Show #231 — Jonathan Mayer on the Computer Fraud and Abuse Act (CFAA), cybersecurity and hacking — posted

Published on April 21, 2015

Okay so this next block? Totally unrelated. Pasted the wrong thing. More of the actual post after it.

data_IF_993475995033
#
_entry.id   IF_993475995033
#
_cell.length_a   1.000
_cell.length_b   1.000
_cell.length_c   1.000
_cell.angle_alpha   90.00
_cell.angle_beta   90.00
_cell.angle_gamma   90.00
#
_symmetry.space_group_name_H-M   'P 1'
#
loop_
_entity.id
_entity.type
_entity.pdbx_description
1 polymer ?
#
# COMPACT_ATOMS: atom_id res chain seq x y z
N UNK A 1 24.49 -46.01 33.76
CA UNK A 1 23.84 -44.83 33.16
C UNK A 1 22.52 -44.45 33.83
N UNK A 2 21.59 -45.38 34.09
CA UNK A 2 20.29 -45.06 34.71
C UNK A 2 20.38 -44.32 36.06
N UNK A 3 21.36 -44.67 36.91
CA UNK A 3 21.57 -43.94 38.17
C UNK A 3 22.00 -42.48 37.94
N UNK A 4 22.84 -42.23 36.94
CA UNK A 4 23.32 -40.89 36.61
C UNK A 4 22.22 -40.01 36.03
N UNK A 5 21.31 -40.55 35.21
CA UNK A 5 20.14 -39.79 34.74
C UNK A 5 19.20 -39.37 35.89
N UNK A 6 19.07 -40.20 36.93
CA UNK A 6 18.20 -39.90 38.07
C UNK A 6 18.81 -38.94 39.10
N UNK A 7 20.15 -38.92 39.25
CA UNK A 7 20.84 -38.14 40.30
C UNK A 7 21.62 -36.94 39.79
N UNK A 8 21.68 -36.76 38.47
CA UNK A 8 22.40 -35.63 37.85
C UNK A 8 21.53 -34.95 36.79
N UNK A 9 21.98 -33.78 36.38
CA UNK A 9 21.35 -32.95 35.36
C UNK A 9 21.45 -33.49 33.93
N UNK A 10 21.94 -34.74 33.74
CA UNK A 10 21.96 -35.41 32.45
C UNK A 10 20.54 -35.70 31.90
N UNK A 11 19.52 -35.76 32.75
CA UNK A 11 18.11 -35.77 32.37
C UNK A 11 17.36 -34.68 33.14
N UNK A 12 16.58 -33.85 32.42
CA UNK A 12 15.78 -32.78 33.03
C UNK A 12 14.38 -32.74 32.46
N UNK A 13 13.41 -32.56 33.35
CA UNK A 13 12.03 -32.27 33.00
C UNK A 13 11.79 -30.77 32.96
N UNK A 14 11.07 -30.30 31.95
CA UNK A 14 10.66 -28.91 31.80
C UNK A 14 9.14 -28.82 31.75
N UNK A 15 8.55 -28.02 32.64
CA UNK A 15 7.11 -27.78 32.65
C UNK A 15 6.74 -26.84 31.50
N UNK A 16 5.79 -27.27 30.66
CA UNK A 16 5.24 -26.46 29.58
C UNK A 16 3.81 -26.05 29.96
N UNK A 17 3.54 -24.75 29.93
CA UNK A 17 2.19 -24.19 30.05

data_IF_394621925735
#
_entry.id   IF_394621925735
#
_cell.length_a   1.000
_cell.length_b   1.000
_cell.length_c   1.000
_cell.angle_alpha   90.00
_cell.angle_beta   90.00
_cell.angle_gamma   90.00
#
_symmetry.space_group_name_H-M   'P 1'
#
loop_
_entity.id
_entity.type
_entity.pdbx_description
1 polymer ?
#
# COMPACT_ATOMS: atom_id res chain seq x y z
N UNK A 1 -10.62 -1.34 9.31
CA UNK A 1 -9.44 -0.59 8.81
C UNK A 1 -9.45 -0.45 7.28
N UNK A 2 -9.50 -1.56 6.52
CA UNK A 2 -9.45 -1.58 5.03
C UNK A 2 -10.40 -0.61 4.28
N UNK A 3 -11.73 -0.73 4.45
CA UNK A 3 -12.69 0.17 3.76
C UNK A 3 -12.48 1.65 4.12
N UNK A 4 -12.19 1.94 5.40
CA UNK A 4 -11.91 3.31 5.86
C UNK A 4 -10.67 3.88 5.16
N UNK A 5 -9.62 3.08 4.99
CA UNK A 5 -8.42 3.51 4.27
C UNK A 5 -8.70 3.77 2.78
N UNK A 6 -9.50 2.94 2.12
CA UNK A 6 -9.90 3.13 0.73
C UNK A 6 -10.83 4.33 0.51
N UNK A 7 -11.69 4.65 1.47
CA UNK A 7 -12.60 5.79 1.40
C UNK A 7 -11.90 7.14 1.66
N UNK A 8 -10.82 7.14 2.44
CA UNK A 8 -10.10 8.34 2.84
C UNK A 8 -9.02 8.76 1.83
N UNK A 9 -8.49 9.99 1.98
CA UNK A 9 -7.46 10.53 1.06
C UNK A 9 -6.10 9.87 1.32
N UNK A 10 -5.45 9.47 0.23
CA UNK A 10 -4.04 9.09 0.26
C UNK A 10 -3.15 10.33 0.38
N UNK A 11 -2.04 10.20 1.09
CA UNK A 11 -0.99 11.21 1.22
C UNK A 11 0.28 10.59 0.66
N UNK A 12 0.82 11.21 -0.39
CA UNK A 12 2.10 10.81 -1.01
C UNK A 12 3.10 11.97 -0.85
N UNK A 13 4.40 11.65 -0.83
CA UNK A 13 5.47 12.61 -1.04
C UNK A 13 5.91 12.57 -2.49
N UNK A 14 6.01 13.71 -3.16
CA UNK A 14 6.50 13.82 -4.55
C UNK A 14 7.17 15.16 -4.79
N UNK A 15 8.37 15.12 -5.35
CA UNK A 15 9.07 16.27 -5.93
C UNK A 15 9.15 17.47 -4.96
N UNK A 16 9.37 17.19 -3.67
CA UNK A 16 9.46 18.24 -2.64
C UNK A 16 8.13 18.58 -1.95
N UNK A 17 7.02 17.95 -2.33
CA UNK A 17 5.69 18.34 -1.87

For the first show posted to the *new* Hearsay Culture website, I am very pleased to post Show # 231, March 4, my interview with Jonathan Mayer, Stanford Ph.D. candidate in computer science, author of Terms of Abuse: An Empirical Assessment of the Federal Hacking Law, and How to Fix It. Jonathan’s work focuses on one of the paradigmatic, and troublesome, laws in the Internet law canon, the CFAA. Designed to address unauthorized intrusions into computer networks, it has morphed into a catch-all law that potentially ensnares all forms of computer network access, from the seemingly-authorized, to computer network research efforts, on down. In our discussion, we examined Jonathan’s empirical findings regarding CFAA litigation, as well as the prospects for reform of this flawed and ambiguous statute. In part because Jonathan is in the process of producing a comprehensive analysis of how the CFAA operates in the world, which could (or should) impact the pending efforts to create Federal trade secret law, I was delighted to have him on the show. I hope that you enjoy the discussion.